Population Health: Moving Toward Value Based Purchasing

As we continued to move toward value based purchasing, healthcare as an industry is becoming more and more focused on population health metrics. Instead of looking at smaller patient populations and sample sizes, industry researchers and leaders are casting a wider net these days, hoping to capture larger data samples and establish benchmarks for the move away from current payment models.

population health

Thinking Big

The shift to population level thinking is not without its challenges: looking at larger cross sections of the patient population means the potential for overwhelming amounts of data. The gathering of data is considerably easier than the analysis, which is why many healthcare organizations are finding the need to integrate new technology into their practices, both for tracking and analyzing patient data.

Integrating Tech

This integration of technology has been a long time coming, and in small ways has been a constant evolution over the last several decades. But with the move to value based care, it’s no longer an option, but a necessity. Not everyone is chomping at the bit to make the changes, however.

Hospitals and healthcare organizations nationwide cite physician attitudes toward these new practices as one of the major challenges to completing implementation: doctors don’t want change, especially not where payment models are concerned. As it stands at present, the move toward value based purchasing means that payment will be tied more closely to the quality of care, and penalties for instances of reimbursement will continue to rise.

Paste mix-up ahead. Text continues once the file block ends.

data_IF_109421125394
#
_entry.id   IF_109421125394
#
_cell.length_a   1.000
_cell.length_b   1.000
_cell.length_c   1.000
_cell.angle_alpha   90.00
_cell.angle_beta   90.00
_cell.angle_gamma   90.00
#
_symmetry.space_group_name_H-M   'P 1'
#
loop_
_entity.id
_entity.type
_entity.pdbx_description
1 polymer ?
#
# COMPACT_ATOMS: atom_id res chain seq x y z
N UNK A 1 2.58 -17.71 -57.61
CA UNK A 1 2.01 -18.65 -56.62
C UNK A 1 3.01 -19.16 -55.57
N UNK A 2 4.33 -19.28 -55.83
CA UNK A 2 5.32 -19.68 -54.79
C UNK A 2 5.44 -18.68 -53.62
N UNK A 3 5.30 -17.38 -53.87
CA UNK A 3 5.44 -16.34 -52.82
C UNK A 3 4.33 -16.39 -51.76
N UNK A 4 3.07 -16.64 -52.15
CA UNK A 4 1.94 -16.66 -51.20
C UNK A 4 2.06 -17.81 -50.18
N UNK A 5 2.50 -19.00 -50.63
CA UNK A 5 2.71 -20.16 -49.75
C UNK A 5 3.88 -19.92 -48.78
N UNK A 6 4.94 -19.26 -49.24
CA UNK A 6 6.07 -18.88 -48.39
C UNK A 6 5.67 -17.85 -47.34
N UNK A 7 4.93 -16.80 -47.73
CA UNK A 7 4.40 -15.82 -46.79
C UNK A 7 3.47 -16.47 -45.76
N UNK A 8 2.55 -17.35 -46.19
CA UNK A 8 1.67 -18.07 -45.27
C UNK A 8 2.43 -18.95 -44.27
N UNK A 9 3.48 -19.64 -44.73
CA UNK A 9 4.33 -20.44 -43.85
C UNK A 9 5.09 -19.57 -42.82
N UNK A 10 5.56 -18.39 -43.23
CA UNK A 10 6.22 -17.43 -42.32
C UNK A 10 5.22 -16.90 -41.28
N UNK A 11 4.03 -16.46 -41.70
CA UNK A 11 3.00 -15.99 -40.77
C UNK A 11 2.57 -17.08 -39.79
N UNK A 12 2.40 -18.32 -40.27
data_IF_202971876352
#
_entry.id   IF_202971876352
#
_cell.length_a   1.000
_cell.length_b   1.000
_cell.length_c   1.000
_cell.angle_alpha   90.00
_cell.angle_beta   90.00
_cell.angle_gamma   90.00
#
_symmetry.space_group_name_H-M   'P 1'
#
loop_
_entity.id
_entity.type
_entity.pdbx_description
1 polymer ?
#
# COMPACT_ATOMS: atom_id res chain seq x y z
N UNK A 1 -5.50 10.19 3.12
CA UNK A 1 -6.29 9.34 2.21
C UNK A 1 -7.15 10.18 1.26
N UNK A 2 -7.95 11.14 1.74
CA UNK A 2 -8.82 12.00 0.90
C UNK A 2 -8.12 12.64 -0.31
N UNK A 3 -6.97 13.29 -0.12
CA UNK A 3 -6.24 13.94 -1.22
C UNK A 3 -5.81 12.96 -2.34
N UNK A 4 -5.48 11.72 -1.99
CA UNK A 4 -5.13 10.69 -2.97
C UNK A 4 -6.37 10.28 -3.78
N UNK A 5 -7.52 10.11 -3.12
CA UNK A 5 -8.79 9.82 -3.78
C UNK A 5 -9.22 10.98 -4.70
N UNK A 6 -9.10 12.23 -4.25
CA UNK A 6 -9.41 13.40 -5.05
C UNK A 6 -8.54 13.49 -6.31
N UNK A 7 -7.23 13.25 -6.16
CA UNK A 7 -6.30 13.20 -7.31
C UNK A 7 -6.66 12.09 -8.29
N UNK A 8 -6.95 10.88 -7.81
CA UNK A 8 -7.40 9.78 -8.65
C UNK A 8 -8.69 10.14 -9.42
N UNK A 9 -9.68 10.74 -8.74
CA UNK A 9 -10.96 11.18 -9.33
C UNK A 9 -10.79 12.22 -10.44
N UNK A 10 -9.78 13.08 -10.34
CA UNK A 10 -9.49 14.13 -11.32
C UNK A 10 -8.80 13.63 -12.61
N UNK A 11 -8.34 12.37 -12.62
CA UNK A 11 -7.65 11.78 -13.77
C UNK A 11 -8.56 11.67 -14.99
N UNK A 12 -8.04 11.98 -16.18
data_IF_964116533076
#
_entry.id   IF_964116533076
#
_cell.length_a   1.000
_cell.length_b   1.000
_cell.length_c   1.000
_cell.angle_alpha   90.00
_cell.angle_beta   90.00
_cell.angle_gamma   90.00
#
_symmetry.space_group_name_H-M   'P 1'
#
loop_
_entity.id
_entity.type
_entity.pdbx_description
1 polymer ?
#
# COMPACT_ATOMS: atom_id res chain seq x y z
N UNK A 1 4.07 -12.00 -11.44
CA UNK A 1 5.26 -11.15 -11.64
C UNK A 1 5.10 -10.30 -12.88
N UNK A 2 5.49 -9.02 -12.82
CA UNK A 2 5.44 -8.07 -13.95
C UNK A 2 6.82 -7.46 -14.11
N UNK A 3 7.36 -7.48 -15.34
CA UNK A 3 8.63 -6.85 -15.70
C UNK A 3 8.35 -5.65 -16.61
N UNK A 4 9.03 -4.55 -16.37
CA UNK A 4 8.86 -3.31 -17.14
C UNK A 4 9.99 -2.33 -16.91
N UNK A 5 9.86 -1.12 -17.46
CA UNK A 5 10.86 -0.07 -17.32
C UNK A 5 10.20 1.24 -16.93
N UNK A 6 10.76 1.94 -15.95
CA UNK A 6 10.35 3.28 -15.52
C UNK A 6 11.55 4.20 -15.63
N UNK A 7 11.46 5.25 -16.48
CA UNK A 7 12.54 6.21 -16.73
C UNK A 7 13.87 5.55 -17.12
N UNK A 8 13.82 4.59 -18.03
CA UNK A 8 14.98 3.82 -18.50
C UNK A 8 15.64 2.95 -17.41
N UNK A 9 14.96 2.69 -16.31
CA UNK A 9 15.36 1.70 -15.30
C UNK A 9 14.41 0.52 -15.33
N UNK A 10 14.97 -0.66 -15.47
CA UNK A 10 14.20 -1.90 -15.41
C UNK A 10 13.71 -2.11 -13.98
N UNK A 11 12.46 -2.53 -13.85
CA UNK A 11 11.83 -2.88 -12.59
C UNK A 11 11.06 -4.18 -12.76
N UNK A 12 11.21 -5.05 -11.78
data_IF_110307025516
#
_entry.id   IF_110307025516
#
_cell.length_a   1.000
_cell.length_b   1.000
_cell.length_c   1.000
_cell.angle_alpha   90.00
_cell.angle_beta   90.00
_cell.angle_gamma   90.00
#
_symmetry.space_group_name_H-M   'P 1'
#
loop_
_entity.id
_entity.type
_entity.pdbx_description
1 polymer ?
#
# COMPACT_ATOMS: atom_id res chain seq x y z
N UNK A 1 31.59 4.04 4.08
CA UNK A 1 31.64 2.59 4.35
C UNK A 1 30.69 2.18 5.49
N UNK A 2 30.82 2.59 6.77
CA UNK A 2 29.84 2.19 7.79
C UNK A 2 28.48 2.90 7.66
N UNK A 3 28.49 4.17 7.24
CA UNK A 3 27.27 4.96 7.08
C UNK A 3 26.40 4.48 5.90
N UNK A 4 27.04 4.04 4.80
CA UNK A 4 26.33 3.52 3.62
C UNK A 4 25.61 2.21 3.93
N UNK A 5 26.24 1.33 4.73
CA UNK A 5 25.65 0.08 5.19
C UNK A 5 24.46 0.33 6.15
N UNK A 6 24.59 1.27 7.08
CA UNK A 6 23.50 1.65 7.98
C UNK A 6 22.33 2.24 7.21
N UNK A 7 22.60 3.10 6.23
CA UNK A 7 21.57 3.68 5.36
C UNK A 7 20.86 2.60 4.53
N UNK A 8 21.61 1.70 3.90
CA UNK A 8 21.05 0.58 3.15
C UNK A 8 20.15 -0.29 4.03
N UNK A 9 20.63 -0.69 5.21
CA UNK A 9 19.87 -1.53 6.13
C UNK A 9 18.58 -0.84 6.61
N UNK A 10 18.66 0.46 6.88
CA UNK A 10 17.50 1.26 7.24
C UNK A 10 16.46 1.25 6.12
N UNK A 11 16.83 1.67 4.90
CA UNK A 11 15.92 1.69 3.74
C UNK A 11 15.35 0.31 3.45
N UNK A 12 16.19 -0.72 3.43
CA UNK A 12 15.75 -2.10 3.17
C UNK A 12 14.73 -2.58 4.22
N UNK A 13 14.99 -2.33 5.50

Care Coordination

By using the data gathered through population health measures, the hope is that there will be a better understanding of what’s needed to promote better coordination of care, which is of particular importance to patients with many complex conditions that require higher than average utilization of healthcare services; behavior that would, potentially, get their physicians “flagged” for financial penalties.

Follow-up and Readmits

Another issue being tackled through population health data is patient adherence and follow-up. What are the barriers to treatment? Why aren’t patients taking their meds or completing treatment as prescribed? If these behaviors can be linked back to higher utilization of emergency room services or readmittances, healthcare organizations will be one step closer to rectifying it and improving quality of care overall.

From Theory to Practice

For many years the idea of collecting and using population health data has been more of an academic theory than a practice, but with this enormous shift in thinking within the industry, the time has come for these ideas to fully bloom into practice. It hasn’t been easy: each year, more and more payments will be directly tied to value based contracts, meaning that a need for keen understanding and awareness of the influence of population health data will rise in kind.

Saving money, a task always on the mind of providers, will be inextricably linked to readmittances and the penalties associated with them and the challenge will be thus: how can providers keep treating patients with complex conditions that are likely to be readmitted while avoiding the associated financial jab of seeing them land in the hospital once again?

What’s the answer?

Is the answer better care coordination? New treatments? Patient data tracking and analysis? New medications? It’s not clear, but chances are, it’s a combination of all of these factors packaged together with accountability.

Patient follow-up will continue to be a priority, but since a vast majority of the data will need to be looked at longitudinally in order to fully gauge its impact, only time will tell if it’s also the solution to the ongoing challenges presented by population health management.